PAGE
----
From the beginning, Colin Kaepernick let his silence speak for him. Kaepernick is the former San Francisco 49ers quarterback who set off a nationwide controversy when he decided first to sit down, and later to kneel during the pre-game national anthem to protest police shootings of black men. Overheated rhetoric to the contrary, his kneeling during the anthem was not anti-American, anti-flag or unpatriotic. Colin Kaepernick was alarmed by what he described as “bodies in the street,” the all-too-familiar deaths of unarmed black men like John Crawford, shot in the back by police while in an Ohio Walmart; Terrence Crutcher, killed while his hands were in the air; and 17-year-old Laquan McDonald, slayed by 16 shots in the back by recently convicted Chicago officer Jason Van Dyck. This is why Kaepernick kneeled. And this is why other NFL players kneeled.

I recall predicting his principled protest would cost him, but I couldn’t have foreseen that he would come out on top in the end. Or so it seems now that the NFL has settled Kaepernick’s lawsuit charging collusion among owners, a legal maneuver preventing owners from being compelled to say why all bypassed him and instead offered contracts to players with less talent and/or well-known personal issues. The settlement comes just weeks after the Super Bowl, when once again there was no comment from Kaepernick himself while "I’m with Kap” supporters publicly boycotted the big game and musical stars deliberately leaked their refusals to perform. Meanwhile, halftime performers Maroon 5 and Gladys Knight, who sang the national anthem, took hits for taking part.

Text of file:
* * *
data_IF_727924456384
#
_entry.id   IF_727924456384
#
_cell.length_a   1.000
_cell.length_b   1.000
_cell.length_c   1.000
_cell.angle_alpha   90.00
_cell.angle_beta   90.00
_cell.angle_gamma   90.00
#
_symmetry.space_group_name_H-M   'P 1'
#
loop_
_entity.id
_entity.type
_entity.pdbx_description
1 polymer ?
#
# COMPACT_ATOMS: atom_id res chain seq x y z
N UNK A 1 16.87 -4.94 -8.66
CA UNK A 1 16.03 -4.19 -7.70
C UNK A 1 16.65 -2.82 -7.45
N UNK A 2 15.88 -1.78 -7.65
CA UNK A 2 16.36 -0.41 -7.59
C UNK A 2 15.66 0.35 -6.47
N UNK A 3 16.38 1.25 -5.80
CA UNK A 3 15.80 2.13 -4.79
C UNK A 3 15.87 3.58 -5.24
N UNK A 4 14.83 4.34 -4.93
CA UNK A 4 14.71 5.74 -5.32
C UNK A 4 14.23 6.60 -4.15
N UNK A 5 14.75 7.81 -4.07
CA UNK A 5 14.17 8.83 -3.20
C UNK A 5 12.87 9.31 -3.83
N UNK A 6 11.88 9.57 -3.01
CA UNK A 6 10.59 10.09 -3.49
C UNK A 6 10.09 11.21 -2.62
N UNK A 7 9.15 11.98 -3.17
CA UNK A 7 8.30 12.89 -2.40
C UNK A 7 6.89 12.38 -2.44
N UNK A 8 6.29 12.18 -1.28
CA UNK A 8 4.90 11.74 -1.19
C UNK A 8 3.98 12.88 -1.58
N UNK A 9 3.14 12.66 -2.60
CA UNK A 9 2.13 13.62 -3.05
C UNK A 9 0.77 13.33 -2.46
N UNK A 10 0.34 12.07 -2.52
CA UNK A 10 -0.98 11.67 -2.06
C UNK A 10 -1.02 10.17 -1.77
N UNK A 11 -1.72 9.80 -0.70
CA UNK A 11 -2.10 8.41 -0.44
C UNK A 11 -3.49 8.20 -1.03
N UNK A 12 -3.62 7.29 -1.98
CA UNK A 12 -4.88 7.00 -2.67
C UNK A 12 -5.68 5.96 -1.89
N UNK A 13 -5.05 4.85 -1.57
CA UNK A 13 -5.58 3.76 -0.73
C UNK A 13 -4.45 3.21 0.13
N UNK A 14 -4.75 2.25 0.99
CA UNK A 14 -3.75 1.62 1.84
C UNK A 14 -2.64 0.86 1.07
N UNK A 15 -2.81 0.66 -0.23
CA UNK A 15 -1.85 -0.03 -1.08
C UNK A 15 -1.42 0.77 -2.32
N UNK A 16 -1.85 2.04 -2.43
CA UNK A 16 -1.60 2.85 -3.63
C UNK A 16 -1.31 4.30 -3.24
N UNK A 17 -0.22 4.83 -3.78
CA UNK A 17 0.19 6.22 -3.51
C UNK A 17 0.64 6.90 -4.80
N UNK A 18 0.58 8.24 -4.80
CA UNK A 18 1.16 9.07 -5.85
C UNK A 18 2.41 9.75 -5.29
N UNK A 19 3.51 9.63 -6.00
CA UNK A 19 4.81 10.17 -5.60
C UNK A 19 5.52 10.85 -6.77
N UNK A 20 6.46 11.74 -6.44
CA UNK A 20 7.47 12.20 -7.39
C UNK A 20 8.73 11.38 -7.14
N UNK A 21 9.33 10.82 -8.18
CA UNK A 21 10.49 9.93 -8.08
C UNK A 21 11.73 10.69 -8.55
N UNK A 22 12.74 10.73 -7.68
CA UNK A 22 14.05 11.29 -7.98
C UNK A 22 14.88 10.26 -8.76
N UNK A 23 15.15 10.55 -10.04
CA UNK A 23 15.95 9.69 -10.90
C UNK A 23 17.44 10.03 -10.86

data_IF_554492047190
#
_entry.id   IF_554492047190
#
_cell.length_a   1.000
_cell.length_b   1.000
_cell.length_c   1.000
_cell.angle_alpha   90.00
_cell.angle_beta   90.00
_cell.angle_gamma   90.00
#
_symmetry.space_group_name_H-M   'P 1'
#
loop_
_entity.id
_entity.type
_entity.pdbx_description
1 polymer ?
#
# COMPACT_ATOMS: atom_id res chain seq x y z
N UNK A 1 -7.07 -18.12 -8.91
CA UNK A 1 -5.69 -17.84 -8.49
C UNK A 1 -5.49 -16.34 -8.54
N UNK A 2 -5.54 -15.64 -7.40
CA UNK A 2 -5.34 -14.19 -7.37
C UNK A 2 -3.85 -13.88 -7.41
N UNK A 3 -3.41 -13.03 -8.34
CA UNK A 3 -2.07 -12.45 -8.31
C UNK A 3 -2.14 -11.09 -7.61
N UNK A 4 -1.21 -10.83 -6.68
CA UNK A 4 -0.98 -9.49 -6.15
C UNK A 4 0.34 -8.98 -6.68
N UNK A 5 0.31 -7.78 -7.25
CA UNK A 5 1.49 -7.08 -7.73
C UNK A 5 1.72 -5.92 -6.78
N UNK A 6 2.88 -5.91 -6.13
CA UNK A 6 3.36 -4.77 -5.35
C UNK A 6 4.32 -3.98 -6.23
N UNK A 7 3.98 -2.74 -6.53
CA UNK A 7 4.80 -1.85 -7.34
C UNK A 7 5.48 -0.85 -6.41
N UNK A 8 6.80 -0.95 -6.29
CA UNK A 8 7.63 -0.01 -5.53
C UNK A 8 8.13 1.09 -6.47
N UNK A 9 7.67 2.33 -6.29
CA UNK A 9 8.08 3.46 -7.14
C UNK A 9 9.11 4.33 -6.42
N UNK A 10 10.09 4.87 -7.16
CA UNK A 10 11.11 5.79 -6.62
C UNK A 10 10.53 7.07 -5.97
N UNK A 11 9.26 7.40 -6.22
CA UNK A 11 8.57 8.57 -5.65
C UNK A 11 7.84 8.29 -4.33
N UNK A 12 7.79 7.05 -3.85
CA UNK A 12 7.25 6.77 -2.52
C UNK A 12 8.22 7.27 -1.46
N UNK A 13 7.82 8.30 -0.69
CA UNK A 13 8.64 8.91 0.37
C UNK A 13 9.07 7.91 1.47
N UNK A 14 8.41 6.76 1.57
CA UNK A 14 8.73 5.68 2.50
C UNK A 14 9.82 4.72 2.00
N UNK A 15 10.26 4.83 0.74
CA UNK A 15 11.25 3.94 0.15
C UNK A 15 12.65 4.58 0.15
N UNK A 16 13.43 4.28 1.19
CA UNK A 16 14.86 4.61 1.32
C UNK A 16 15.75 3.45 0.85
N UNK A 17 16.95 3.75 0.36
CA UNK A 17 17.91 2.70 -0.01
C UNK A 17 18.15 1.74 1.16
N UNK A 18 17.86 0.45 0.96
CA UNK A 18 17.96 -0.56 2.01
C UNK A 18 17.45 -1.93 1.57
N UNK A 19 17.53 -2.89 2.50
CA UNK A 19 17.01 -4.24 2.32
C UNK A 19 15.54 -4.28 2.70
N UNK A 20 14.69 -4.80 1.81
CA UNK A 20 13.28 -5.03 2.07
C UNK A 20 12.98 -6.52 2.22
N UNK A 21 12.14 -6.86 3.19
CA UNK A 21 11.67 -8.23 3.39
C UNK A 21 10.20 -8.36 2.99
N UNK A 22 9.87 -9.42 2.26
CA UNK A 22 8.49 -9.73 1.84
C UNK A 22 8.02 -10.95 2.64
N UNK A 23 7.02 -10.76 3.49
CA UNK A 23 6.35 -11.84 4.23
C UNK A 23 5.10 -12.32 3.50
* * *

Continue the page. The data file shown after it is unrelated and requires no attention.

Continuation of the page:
We won’t know the details of Colin Kaepernick’s settlement because of a confidentiality agreement, but former 49ers teammate Eric Reid, who was also part of the collusion lawsuit, has a new contract with the Carolina Panthers, leaving open the possibility that Kaepernick may also be hired. His lawyer sent the sports world into a tizzy by suggesting that team could be none other than the New England Patriots. I am confident that is somebody’s fevered revenge fantasy, given chief Kaepernick critic President Trump’s closeness with Patriots owner Bob Kraft.

Should he return to the football field, some unnamed sources say Colin Kaepernick will not continue kneeling. But I expect him to keep raising awareness about the police killings of unarmed black men. He’s never stopped doing that. While the years of public controversy about how and why he protested dragged on, privately he was dispersing the $1 million he pledged to more than 40 grassroots organizations, including Life After Hate, I Will Not Die Young, Mothers Against Police Brutality, and Silence is Violence. That’s money he spent when he didn’t know if he would ever earn another salary in football or any other professional arena.

Colin Kaepernick has already joined the pantheon of people who took brave action for a cause bigger than themselves. Little kids know his story; grown folks wear his No. 7 jersey. In fact, Nike recently produced a new limited-edition ICON jersey. Kaepernick is now a permanent addition to the annals of Black History Month. That’s despite recent successful efforts by the legislatures of both South Carolina and his home state of Wisconsin to strip his name from celebratory resolutions. Doesn’t matter — they don’t have the power to erase his story or silence his voice.